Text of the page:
Pulphead: Essays

11Feb12

It’s as enjoyable as it is reassuring to discover an excellent book of essays like this one. Enjoyable because Sullivan is an engaging writer who collects interesting magazine work here, and reassuring to see books like this are still published, marketed, bought and read. The book begins with “Upon This Rock,” as Sullivan spends a few days at a Christian rock festival. The youth he meets could have been dismissed or parodied, but Sullivan is a more thoughtful writer than that, taking the time to try and illustrate them. Some of his other topics (reality TV stars and well-fed, angry conservatives are among them) would have been similarly easy to harpoon, but also get a more fleshed-out portrayal. In the world of these essays, people are complex, slightly sad, and possibly misleading themselves in some way. Sounds like someone I know. Wait, sounds like humanity.

There’s a great moment I reread several times in “Mr Lytle: An Essay.”  As a young man, Sullivan lived with and helped care for an elderly writer, Andrew Lytle. “About once a day he’d say, ‘I may do a little writing yet, myself, if my mind holds.’” Sullivan describes taking a sneak look at a single sentence Lytle left on his typewriter and finding it a stunningly smooth, perfect sentence that captured a moment of horror suddenly transformed into joy. “What he could still do, in his weakness, I couldn’t do. I started listening harder, even when he bored me.”

It isn’t enough to call it an overall theme for the collection, but several of the essays – “Unnamed Caves” and “Unknown Bards” – involve the incredible flukes of chance that go into the destruction or preservation of culture. In the second of the two, Sullivan participates in the process of trying to research and preserve some of the earliest blues recordings. He details a remarkably rare 78 found at a yard sale of some kind by a collector (what are the odds of that?), but the record was so warped it looked like a bowl. By pure chance, the collector was the sort of person who knew what to do: “He took it home and placed it outside between two panes of clear glass – collector’s wisdom, handed down – and allowed the heat of the sun and the slight pressure of the glass’s weight slowly to press it flat again, to where he could play it.”

Sullivan is a skilled writer, which makes it a little frustrating he sometimes works unnecessarily hard to be appealing to the reader. For the sake of adding charm, he includes the false starts and backtracking that comes with conversation (Guns N’ Roses “were grotesque and crass and stupid sometimes, even most of the time. Even almost all of the time”). But a writer that’s already perceptive, interesting and accessible doesn’t need to do that. If you can make language sit up and dance, you don’t need to give any thought to how much the reader likes you. It’s most noticeable at the end of an essay on increasing reports of animal violence worldwide. The reports are disturbing and numerous: Elephants are killing higher numbers of people and are now raping rhinoceroses, “something that is evidently just as startling to zoologists as to the layperson.” The stories go on: a pack of 200 dogs worked together to attack a town in Albania, and even “attacks of dolphins on humans are noticeably up.”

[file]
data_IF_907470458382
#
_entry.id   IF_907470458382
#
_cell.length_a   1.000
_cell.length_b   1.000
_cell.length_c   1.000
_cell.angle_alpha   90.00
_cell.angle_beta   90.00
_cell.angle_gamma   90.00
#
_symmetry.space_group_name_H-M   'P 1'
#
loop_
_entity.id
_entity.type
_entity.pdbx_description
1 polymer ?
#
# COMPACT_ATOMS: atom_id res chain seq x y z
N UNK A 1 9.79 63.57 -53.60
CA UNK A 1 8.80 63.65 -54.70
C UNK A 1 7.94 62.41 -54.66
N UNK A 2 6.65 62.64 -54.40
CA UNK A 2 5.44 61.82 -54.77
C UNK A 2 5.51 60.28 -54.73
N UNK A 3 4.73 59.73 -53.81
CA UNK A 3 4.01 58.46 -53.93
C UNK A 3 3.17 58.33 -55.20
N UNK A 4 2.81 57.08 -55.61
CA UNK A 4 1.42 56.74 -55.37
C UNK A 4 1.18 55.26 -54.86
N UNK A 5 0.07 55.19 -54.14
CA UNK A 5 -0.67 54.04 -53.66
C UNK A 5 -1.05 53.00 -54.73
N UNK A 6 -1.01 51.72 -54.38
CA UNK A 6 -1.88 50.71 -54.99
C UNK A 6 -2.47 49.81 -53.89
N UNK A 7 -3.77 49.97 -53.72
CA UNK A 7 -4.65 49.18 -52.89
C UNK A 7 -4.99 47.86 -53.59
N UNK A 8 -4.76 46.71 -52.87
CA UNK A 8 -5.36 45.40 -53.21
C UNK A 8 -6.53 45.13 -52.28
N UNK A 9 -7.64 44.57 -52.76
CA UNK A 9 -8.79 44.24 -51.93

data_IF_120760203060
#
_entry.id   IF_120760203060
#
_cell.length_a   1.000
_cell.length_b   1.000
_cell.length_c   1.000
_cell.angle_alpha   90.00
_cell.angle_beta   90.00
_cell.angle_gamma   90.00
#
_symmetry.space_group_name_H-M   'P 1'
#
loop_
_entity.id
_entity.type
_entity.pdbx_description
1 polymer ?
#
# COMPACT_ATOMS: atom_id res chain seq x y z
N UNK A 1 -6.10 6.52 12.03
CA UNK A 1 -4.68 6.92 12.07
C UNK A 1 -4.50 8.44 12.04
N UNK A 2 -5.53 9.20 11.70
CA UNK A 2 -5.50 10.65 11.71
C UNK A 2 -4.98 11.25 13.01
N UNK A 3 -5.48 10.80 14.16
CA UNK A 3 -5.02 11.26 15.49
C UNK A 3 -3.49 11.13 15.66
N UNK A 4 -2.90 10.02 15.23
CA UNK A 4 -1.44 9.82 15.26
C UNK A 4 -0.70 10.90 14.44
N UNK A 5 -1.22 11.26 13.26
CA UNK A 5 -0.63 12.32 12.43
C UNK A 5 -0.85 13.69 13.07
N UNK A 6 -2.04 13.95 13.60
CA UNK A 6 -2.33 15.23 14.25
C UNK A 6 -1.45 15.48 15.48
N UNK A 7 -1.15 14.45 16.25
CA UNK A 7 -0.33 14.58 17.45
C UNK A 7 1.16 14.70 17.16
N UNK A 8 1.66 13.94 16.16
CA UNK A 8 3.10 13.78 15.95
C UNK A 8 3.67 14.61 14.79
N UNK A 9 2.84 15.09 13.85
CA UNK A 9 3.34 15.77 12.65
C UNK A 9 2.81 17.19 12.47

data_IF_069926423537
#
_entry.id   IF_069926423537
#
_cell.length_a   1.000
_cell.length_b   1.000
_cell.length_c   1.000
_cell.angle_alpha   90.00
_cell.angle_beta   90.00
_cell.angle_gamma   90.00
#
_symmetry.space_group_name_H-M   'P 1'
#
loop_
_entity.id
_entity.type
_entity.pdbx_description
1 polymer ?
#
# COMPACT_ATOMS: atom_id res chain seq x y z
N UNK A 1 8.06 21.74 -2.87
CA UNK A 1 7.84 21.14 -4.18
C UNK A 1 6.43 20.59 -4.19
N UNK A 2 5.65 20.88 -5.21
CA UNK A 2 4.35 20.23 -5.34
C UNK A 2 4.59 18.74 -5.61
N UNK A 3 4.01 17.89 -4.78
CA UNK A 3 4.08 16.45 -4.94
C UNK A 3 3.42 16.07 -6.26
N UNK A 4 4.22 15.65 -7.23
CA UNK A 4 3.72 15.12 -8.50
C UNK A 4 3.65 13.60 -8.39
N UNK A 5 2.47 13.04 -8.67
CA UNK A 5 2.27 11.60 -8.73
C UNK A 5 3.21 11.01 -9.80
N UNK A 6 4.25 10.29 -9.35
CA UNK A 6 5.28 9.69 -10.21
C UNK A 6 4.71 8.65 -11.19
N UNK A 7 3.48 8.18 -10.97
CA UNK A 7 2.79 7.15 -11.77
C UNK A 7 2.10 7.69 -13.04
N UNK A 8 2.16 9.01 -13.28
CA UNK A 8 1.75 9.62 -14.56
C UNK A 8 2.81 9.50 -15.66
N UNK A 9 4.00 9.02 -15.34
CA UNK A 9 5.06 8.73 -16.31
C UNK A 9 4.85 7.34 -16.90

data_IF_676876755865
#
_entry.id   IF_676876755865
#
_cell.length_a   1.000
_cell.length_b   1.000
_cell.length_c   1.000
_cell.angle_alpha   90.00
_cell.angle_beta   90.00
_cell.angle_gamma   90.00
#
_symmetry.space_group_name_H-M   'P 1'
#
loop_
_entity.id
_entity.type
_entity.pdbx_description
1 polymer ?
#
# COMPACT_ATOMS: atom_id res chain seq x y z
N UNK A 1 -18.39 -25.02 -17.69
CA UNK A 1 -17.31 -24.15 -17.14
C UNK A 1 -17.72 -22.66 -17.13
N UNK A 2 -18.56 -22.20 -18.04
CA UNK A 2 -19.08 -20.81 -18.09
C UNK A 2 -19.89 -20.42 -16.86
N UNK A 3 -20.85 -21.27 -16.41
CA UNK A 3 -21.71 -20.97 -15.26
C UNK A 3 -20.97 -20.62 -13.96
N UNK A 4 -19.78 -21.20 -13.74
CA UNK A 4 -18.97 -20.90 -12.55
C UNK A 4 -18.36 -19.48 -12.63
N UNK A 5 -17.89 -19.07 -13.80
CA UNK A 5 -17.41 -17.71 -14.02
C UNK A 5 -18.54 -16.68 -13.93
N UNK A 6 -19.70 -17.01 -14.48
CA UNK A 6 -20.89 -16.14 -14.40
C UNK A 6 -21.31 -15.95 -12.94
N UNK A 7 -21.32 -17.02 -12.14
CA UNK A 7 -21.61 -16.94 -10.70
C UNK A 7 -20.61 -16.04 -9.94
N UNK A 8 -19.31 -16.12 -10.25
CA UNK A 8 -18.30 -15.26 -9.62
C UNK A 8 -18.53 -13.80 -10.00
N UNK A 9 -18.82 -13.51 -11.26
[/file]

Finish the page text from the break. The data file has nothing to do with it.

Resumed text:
It seems likely that increased animal anxiety – not to mention shockingly coordinated attacks on humans – suggest early warning signs we’re overpopulating the planet to the point that nature itself is fighting back. It’s all fascinating and alarming stuff, but the essay is given the unfortunate, somewhat flippant title “Violence of the Lambs,” and Sullivan works very hard to get the reader to laugh it off at the end, creating a comical scenario of all-out war between humans and animals. But it’s the moment to suggest we change our ways and stop encroaching on animal territory, not the moment for a verbal tap dance to amuse the reader. Sullivan seems to want to distance himself from the potential seriousness of his own essay.

But ultimately, these are niggling concerns, given that the reader frequently sails along with Sullivan’s engaging prose without distraction. And as Pulphead has already had a number of very positive reviews, perhaps a second collection from Sullivan will take a somewhat more unapologetic tone.

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